Snail® System Deceleration Chamber In 1991, Ron Coburn invented the Snail® System - a bullet trap that decelerates a bullet rather than disintegrating it on impact.
The heart of the Snail® Trap is the deceleration chamber. Low angle entrance ramps guide the bullet into a circular chamber where it revolves, losing energy, until it drops down for collection.
This simple, yet ingenious, solution virtually eliminates lead dust for a safer range environment and has revolutionized the entire shooting range industry.
Snail® Systems Deflection Ramps Make the Difference
The Wet Snail® System, with low angle ramps and round deceleration chamber, results in virtually no airborne lead at the trap.
Unlike other steel traps on the market, Snail® Traps have always used low angle ramps (12° for rifle and 15° for pistol) that guide the bullet into the round deceleration chamber, where the bullet loses energy and safely drops into a collection area, ready for recycling. A .30-06 bullet will make approximately 130 revolutions in 2-3 seconds.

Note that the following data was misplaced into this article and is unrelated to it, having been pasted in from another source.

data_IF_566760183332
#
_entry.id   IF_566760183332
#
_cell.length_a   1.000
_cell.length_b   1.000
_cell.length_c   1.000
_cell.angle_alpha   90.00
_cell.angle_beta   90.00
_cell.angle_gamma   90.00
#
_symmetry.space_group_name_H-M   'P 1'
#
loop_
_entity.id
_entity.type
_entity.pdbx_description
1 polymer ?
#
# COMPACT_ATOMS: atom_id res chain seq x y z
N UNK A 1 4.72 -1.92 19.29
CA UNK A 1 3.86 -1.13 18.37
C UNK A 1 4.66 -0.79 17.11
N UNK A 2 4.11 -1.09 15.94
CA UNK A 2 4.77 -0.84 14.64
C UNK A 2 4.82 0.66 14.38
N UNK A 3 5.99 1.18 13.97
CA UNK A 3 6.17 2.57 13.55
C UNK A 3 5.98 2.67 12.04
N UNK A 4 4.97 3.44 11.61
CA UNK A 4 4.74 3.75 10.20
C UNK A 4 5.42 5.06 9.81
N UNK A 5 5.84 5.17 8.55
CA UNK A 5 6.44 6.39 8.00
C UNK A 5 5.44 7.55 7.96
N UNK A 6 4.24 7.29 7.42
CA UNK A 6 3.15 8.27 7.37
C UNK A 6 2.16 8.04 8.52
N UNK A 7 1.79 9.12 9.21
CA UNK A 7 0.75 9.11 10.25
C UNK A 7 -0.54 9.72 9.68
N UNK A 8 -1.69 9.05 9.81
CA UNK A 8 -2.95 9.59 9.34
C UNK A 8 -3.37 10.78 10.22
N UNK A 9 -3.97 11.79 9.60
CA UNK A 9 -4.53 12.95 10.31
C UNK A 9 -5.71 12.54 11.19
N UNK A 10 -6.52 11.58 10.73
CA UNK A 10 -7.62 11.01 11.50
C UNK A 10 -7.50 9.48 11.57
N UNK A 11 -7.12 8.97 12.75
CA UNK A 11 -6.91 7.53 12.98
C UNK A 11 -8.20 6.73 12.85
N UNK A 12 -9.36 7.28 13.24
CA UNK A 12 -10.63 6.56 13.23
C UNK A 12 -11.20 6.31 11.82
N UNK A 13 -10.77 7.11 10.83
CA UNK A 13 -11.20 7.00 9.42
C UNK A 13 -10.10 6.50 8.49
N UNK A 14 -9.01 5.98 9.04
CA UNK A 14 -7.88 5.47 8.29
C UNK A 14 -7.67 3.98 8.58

In the Wet Snail® Trap, a mixture of biodegradable lubricant and water encapsulates any lead particles that may be generated before they become airborne and inhaled by the range users. This results in a safer and cleaner environment for the shooter.
Automatic Bullet Recovery System (ABRS)
For easy collection, Savage Range Systems pioneered the Automatic Bullet Recovery System (ABRS) with the Snail® System Bullet Trap.
As bullets decelerate, losing energy, they finally fall to the bottom of the chamber and exit through a bottom slot. They are then carried along a conveyor to a collection drum, behind the trap, to be either disposed of, or recycled. Just one more reason why a Savage Range System is considered the safest and most efficient shooting range available.
There is more than just the initial purchase price to consider when you consider installing a bullet trap for a range.
Per Million Rounds - Based on a 12 lane range firing 60,000 rounds per week for 15 years.
An informed decision to purchase a shooting range includes a look at the initial purchase price AND the long-term costs. All operational costs - upkeep and maintenance, along with repair, replacement parts and disposal of environmentally sensitive materials - need to be considered.
Costs to consider include:
Disposal of any material, such as rubber, used to absorb the bullet's energy
Mining/Cleaning of the trap
Disposal of bullets, jackets and fragments
Longevity of the trap and its ability to sustain a steady volume of fire